The Devil’s Hearth by Philip DePoy

Fever (yes, that’s his name) has a university job in the folklore department (yes, they do exist), but, when the department closes, he heads back to his Georgia hometown. The son of a magician and a stripper (stick with it), he left town, intending never to return. But when he comes home to find a body on the porch of his cabin and a wall of silence from the locals, he is impelled to investigate the crime, along with his Shakespeare-quoting university colleague and an old school friend turned deputy.

Philip DePoy is, to date, the writer of six Fever Devlin stories, five Flap (yes, that’s his name too) Tucker novels and a stand-alone novel, The King James Conspiracy. This was recommended to me by John from the Pretty Sinister blog as a possibility for Georgia in my Mystery Tour of the USA. To quote John:

“The books featuring Fever Devlin by Philip DePoy are very different, too. He’s a folklorist who stumbles upon puzzling mysteries involving stolen artifacts, missing people, and sometimes murder, in the course of his unusual research into the storytelling of the Appalachian people in the hills surrounding the college town where he lives and workd. Really under-appreciated books. Very American books that could only be set in that state.”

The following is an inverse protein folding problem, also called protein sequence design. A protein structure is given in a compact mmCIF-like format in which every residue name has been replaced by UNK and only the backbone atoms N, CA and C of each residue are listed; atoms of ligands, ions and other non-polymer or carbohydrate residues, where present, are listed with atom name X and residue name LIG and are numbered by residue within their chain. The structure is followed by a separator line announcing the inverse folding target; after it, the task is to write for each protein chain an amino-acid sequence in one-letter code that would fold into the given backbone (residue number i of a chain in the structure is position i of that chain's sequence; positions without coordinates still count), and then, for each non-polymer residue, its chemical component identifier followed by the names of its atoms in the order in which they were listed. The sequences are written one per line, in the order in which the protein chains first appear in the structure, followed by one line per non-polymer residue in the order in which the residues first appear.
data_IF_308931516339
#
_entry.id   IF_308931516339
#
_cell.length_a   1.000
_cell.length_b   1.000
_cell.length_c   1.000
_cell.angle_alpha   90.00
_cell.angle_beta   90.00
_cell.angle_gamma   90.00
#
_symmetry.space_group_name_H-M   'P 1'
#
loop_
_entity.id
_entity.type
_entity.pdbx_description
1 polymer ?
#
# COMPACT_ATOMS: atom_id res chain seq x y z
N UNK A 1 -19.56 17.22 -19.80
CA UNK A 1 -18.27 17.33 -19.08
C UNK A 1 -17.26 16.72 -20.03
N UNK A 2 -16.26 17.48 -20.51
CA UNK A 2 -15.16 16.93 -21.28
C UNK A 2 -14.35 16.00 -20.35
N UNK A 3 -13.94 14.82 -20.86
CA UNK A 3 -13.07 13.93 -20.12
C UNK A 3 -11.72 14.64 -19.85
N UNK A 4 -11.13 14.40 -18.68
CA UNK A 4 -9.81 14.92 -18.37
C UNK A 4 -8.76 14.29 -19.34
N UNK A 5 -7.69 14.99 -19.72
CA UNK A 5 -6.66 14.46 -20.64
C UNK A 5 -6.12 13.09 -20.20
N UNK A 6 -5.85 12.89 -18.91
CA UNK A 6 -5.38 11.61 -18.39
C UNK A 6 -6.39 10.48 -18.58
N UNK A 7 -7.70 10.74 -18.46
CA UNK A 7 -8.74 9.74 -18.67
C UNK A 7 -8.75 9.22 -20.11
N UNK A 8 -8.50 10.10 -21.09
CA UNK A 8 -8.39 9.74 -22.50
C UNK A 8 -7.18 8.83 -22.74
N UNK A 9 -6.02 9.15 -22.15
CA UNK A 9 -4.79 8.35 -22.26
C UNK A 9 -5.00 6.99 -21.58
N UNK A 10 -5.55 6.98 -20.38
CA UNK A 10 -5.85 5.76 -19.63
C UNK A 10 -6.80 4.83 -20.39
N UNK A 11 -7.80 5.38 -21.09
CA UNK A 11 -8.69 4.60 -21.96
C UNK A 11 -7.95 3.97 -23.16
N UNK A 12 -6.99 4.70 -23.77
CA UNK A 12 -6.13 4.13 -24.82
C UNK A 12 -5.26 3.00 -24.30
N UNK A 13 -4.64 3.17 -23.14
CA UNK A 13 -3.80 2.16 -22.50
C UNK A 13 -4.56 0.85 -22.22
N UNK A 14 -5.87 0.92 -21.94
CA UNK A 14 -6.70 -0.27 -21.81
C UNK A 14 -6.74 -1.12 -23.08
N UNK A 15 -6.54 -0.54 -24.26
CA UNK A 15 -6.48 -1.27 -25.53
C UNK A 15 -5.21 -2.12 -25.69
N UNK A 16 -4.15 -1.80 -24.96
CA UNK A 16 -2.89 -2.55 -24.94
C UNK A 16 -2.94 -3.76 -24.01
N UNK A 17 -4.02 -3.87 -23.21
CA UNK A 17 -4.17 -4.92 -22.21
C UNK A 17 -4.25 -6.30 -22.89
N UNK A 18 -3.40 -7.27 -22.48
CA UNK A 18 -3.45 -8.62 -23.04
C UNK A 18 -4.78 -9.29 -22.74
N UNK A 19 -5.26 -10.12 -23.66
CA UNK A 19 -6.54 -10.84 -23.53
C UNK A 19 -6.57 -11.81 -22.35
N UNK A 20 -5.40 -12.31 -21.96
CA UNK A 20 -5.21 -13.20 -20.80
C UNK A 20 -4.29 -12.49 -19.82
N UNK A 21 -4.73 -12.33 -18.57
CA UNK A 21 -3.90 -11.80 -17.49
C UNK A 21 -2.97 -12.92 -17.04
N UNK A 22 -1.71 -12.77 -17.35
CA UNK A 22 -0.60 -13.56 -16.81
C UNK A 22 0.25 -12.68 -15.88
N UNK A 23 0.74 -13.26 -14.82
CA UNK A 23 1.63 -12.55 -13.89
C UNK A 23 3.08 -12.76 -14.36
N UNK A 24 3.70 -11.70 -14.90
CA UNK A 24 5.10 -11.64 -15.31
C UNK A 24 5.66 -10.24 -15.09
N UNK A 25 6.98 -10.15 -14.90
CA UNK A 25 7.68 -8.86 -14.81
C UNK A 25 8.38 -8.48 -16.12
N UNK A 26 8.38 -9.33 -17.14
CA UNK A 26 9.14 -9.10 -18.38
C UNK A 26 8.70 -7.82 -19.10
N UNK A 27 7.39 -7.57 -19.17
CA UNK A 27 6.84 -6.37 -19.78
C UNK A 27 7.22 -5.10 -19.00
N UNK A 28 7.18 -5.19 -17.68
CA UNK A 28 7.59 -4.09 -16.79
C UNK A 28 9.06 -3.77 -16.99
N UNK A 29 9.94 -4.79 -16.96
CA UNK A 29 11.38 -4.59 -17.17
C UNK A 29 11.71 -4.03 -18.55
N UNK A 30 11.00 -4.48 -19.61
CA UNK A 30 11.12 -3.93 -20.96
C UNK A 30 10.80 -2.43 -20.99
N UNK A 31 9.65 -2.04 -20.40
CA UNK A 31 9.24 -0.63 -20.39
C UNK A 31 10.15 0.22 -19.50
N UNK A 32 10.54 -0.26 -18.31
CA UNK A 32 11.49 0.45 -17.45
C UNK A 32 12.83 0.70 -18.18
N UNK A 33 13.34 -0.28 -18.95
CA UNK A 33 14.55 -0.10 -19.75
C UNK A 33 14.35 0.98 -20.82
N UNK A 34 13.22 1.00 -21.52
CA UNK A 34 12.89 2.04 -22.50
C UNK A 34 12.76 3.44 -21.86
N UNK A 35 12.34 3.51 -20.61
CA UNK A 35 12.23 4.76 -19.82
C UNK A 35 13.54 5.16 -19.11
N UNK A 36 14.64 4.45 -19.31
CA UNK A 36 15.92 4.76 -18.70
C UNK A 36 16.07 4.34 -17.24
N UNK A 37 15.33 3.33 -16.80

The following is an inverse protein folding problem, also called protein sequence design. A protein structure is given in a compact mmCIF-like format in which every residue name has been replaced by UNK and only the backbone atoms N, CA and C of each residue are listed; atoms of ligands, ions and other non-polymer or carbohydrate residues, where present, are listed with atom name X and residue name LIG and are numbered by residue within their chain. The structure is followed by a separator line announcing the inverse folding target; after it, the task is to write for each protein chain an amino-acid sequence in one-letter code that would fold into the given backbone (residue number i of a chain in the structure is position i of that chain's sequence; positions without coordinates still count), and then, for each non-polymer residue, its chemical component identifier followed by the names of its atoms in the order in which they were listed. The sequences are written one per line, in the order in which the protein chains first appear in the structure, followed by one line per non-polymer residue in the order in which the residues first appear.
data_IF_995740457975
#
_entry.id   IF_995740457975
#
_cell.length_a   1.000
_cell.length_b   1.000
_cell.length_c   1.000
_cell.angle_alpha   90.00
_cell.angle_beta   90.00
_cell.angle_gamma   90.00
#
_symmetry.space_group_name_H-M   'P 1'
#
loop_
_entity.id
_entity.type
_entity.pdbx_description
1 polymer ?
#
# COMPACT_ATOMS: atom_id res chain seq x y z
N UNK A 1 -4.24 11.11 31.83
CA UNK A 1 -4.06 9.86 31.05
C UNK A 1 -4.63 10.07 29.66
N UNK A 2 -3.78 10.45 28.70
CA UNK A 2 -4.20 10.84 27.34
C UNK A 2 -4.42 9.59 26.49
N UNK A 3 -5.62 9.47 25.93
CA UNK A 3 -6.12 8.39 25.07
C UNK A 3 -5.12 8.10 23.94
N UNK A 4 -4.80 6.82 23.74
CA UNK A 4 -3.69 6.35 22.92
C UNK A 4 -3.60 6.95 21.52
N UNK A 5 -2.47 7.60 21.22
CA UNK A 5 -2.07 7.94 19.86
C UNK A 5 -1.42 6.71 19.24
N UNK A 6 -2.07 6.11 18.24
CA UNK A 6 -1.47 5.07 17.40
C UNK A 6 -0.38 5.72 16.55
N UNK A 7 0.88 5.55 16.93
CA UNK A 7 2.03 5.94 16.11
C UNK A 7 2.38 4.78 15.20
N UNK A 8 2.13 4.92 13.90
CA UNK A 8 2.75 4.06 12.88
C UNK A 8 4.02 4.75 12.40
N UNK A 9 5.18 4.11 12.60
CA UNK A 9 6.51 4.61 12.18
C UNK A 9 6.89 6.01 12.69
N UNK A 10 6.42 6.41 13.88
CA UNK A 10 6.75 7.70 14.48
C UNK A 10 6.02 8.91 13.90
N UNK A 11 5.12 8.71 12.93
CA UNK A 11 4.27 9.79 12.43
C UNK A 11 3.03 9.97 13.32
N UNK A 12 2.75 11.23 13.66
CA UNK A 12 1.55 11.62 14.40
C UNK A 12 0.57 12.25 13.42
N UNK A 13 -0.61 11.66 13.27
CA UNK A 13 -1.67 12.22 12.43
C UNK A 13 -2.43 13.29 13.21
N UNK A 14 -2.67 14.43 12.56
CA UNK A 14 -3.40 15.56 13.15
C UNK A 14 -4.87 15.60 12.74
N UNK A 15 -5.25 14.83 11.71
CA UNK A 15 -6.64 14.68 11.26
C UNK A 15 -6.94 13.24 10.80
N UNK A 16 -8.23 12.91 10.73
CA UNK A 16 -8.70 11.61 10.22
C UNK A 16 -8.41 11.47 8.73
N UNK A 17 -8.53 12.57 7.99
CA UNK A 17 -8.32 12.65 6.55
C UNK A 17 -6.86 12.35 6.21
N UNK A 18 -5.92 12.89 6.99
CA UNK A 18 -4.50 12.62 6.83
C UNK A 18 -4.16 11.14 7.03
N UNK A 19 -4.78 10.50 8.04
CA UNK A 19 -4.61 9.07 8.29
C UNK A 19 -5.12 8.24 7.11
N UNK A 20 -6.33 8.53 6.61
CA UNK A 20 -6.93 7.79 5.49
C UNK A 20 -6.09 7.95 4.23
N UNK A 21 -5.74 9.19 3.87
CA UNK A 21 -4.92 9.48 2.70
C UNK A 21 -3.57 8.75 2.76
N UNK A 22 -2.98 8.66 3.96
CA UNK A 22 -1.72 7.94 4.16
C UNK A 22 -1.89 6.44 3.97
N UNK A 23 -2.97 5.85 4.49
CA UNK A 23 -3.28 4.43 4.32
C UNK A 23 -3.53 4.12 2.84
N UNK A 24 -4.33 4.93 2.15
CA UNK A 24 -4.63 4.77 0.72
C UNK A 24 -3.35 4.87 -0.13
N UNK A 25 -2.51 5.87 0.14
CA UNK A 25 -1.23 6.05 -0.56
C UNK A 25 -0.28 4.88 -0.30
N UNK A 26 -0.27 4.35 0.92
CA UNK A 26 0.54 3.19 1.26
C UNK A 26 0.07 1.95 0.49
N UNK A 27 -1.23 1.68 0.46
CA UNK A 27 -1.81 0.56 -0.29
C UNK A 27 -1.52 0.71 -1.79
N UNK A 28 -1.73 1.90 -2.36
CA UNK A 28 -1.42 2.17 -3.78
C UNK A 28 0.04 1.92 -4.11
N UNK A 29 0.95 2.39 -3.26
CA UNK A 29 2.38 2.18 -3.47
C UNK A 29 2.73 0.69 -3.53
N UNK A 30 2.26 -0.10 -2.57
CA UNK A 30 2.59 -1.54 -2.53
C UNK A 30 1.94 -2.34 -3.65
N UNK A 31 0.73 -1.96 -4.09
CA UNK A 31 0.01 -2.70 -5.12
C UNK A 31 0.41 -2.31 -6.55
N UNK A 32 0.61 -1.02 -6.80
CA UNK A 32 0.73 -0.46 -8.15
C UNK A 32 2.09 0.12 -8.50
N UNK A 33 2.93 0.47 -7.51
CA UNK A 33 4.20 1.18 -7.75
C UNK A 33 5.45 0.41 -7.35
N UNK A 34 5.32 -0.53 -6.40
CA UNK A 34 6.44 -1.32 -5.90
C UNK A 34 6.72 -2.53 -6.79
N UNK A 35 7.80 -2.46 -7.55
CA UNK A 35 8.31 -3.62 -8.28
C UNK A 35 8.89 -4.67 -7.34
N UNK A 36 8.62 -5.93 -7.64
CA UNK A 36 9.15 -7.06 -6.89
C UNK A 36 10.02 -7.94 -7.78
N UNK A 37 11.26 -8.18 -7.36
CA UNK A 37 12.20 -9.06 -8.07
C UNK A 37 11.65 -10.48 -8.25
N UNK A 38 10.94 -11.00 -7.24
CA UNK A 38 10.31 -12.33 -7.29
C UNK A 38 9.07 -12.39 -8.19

So, is this another successful stop in my tour? Let’s see.

First of all, this is a very well-written book. There’s a depth to everything and the Georgia mountain town is brought wonderfully to life. There is an air of unreality to the town – the most popular church is a snake-handling church, for example, complete with ancient snake-handling artefact. The locals have organised sing-songs, complete with stringed accompaniment – although they’ve had to do without a mandolin section since Fever left. Now, I haven’t been to Georgia – yet – and my only exposure to the Deep South is through film and the inevitable stereotypes. This is clearly written by a native, or at least someone who has done their research, as it brings to life a different culture to what one expects without resorting to too many clichés – an angry sheriff and a group of young men (the Deveroes) running around shooting at things excepted.

Fever himself – well, he does like giving his folklore knowledge an airing at every possible opportunity, but he’s a good lead. He’s got secrets in his past, as is the norm these days, but they do play an important part in the story and clearly will be expanded on in later books. His university chum Andrews is a bit superfluous to be honest, but his role is to give Devlin someone to explain all the oddities of town life to, so he’s a necessary foil.

But we’re here to talk about the mystery. Is it any good?

Well, the motive and general goings-on are shrouded with the town folklore, but the killer and the motive became pretty obvious to me as the book goes on. There’s a crucial “But what could that mean?” moment about two-thirds of the way through which I thought was pretty obvious and made Fever – an academic in the field that it involves – seem a bit thick, but he did have a lot on his mind. It’s a pretty basic plot really, if you strip the decoration away, but the decoration is such an important part of the story that you wouldn’t want to do that.